Martin Blocksidge, The Banker Poet: The Rise and Fall of Samuel Rogers. Brighton, Chicago and Toronto: Sussex Academic Press, 2013. Pp. 344. £25. ISBN 9781845195809.

Martin Blocksidge's biography of the poet Samuel Rogers is not only a much needed work in the field of recovery studies, but also highlights both the poetic and political networks that are foundational in our understanding of Romantic sociability. Rogers was born in 1763 and died in 1855; he started publishing in the 1780s and continued until the 1830s. His poetic fame and popularity transformed his poetic works into commercial items, and it is indeed through bestselling authors such as Rogers that we can understand the nature of the bookselling market and the book-buying public of the late eighteenth and early nineteenth century.

Although the popularity of Rogers's works speaks for their public attraction, the character of Rogers is far more difficult to discern, with many speculative rumours about his personal life neatly investigated by Blocksidge. Rogers's relationship with women (and often young girls) cannot be ignored, as highlighted by Jeffrey W. Vail in 2011. Blocksidge proposes that allegations were made against Rogers, which he then quashed through social and financial influence, and rigorously explores the position that young girls occupied in both Rogers's life and his poetry.

Despite this, Rogers remained a constant companion of many prolific political and literary figures. Blocksidge's subtitle of 'The Rise and Fall of Samuel Rogers' aptly describes Rogers's relationships with writers: these often began promisingly but rapidly deteriorated. For example, in 1813 Lord Byron placed Rogers alongside Walter Scott on the poetic hierarchy of the 'Mount of Parnassus' and even published Lara alongside Rogers's Jacqueline in 1814 (albeit anonymously), as well as dedicating The Corsair to him. However, Byron eventually claimed that Rogers was a 'back-biter', and in a posthumously published poem which he originally only intended for the eyes of his publisher John Murray, called him a 'vampire, ghost or ghoul'. Coleridge, on the other hand, had never particularly cared for Rogers, and was dismissive of Rogers's 1792 poem The Pleasures of Memory. Meanwhile Wordsworth, pragmatic about the business of publishing and selling poetry, corresponded with Rogers for insights into publishers.

As intriguing and crucial as this contextual and biographical information is, Blocksidge does not neglect to discuss the style and appeal of Rogers's writing. He rightly points out that Rogers was not just a poet, but also a travel writer. Rogers was immensely well travelled and traversed the United Kingdom from Edinburgh to Tunbridge Wells, as well as travelling internationally to Switzerland and Italy, the country that was to bring about one of his most extensive travel journals and also his collaboration with J.M.W. Turner.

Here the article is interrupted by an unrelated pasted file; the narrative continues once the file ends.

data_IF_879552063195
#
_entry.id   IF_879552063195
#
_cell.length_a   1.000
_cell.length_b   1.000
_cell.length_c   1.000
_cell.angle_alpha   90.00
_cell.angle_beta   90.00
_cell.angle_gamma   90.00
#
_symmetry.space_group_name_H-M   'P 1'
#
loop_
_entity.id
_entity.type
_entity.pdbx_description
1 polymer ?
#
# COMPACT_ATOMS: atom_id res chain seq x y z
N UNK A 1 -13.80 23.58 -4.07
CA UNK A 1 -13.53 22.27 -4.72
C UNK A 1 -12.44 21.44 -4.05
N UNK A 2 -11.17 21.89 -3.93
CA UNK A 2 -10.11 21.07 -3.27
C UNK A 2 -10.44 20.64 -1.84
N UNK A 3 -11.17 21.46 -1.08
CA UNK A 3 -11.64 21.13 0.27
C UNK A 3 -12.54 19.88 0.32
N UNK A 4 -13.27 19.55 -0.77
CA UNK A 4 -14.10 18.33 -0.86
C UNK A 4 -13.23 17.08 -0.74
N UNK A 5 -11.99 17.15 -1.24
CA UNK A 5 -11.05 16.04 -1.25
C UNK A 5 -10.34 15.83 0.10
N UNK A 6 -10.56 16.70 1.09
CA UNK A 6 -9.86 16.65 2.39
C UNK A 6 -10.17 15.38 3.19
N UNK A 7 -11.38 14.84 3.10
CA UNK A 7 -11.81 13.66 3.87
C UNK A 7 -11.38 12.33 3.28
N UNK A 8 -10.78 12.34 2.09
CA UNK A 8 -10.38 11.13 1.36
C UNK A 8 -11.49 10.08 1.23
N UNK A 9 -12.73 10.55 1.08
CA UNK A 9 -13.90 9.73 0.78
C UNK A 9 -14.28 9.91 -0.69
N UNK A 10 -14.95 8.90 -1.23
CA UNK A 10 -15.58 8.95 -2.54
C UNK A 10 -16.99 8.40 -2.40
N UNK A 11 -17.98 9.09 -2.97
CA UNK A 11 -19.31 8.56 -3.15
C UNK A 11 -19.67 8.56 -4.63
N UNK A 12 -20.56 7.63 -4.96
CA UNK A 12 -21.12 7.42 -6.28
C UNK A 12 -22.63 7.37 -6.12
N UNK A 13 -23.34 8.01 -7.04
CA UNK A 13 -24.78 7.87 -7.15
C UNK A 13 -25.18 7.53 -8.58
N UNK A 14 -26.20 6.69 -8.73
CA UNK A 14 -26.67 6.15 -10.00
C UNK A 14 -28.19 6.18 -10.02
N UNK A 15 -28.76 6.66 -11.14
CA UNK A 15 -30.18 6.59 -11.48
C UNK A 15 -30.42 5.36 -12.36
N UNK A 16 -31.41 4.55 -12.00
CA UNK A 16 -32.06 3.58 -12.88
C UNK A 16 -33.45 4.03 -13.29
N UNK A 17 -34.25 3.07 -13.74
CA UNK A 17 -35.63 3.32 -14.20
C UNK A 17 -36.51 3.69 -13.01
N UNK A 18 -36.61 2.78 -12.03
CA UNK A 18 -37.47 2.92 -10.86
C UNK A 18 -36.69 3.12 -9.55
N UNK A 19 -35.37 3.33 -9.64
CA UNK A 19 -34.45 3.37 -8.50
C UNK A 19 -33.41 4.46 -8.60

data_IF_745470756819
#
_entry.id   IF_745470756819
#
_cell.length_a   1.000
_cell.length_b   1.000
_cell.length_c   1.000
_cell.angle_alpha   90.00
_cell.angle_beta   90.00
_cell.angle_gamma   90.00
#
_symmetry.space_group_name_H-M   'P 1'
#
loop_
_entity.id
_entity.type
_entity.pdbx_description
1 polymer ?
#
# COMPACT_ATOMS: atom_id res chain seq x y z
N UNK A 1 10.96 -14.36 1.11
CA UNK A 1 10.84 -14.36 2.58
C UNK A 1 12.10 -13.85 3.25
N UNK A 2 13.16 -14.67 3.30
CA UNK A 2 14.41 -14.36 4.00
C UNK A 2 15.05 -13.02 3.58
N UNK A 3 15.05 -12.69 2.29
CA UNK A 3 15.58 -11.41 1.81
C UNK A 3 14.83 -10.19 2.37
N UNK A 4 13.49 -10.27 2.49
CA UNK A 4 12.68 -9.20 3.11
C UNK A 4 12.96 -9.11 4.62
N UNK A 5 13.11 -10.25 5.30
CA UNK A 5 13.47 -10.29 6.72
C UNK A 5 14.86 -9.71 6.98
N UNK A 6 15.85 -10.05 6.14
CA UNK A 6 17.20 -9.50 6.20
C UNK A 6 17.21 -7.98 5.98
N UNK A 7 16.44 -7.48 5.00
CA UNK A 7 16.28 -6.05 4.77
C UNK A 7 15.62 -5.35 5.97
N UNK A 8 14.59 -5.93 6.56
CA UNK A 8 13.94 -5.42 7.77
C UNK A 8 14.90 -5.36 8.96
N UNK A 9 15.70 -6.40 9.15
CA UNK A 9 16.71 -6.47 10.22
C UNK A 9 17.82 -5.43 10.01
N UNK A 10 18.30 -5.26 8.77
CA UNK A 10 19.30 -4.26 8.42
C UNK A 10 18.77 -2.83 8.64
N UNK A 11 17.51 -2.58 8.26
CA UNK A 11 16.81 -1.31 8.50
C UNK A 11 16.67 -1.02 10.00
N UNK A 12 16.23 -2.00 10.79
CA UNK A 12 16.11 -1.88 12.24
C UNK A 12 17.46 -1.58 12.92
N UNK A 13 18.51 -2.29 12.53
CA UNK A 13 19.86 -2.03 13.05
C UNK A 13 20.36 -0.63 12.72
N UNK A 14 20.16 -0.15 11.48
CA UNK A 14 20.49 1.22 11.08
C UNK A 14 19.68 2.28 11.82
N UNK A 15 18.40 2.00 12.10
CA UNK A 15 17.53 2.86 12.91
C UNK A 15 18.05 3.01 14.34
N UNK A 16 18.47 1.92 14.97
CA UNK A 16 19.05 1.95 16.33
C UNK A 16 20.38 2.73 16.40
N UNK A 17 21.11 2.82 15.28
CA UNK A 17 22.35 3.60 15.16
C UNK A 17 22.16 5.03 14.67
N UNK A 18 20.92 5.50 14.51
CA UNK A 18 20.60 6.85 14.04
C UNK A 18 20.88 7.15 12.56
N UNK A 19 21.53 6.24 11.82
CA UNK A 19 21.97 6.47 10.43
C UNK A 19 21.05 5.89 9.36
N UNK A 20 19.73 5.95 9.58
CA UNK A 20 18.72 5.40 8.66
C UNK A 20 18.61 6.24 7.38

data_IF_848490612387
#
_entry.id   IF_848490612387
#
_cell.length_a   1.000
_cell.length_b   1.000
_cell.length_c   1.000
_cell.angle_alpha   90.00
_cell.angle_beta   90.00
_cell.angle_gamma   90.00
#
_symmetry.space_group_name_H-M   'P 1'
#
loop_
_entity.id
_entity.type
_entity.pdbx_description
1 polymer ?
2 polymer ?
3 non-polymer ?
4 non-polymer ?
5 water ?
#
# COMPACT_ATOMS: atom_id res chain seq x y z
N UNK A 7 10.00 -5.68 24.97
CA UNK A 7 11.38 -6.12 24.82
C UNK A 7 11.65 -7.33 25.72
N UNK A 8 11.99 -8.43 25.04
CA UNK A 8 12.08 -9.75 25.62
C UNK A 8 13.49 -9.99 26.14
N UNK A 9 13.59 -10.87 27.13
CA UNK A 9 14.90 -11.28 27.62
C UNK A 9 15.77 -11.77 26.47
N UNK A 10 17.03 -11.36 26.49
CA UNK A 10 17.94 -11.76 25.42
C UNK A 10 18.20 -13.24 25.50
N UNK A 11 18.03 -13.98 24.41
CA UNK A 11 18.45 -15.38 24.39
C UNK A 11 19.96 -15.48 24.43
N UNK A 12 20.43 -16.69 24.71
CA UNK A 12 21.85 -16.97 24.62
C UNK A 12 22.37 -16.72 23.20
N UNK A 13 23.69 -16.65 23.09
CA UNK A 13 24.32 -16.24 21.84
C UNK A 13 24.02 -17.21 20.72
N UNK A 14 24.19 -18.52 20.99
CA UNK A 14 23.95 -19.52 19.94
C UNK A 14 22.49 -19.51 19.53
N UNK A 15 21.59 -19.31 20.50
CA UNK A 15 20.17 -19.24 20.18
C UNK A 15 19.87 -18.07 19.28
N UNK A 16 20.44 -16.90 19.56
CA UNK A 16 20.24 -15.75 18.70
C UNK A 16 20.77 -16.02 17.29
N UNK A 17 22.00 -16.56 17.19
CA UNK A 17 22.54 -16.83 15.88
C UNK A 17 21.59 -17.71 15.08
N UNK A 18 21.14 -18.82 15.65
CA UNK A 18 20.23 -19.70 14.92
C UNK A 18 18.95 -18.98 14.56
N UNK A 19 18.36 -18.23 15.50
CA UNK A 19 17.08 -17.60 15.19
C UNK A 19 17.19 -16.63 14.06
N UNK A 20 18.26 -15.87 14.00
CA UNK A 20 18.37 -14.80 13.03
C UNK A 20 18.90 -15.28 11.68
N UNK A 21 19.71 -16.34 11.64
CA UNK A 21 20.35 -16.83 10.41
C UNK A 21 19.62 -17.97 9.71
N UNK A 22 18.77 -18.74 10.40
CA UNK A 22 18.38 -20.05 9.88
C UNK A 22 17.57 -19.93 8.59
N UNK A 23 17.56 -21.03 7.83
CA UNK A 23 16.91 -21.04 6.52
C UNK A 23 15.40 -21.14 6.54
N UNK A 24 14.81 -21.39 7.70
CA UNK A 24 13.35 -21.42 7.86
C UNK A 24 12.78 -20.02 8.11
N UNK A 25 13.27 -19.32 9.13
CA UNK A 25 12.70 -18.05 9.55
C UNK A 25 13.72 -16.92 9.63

Both Turner and Stothard illustrated Rogers's 1834 Complete Poetic Works, with Turner providing the illustrations of the picturesque, attesting to Rogers's knowledge that the public were buying volumes of poetry as aesthetic commodities. Although Blocksidge's title The Banker Poet juxtaposes Rogers the capitalist and Rogers the artist, these two facets of Rogers's character were not necessarily as opposed as they appear. An undying passion throughout Rogers's life was his love of art, into which he invested a lot of capital. Not only was it a motivation behind his multiple trips to France throughout his life, but his residence at 22 St James's Place contained his renowned art collection, in front of which he hosted legendary literary breakfasts, as demonstrated in the engraving by Chris Mottram (c.1823) held at The Tate. His collection included Reynolds, Holbein, Rubens, Rembrandt and Titian (among many others). The literary and the artistic worlds met in front of these paintings purchased by a poet-banker.

Blocksidge's exploration of the life of Rogers details his many meetings with some of the canonical as well as the still unrecovered figures of the late eighteenth and early nineteenth century. Blocksidge discusses the friendship between Rogers and arch-Tories such as Southey, whilst also acknowledging the position of Rogers as 'The Oracle of (the Whig) Holland House'. Rogers embodies Romantic sociability as an individual who participates in disparate networks, proving how necessarily well-connected individuals of the late eighteenth and early nineteenth century were.

Although Blocksidge has clearly consulted a wide range of invaluable resources and archives, The Banker Poet highlights how Rogers's literary and social standing was framed by these acquaintances. The more recovery research that is undertaken into his fellow poets and politicians (both canonical and non-canonical), the more we will consequently know about Rogers. It is, therefore, a welcome addition to studies of Rogers but also reveals that there is still a great deal of work to be done.

Charlotte May, University of Nottingham


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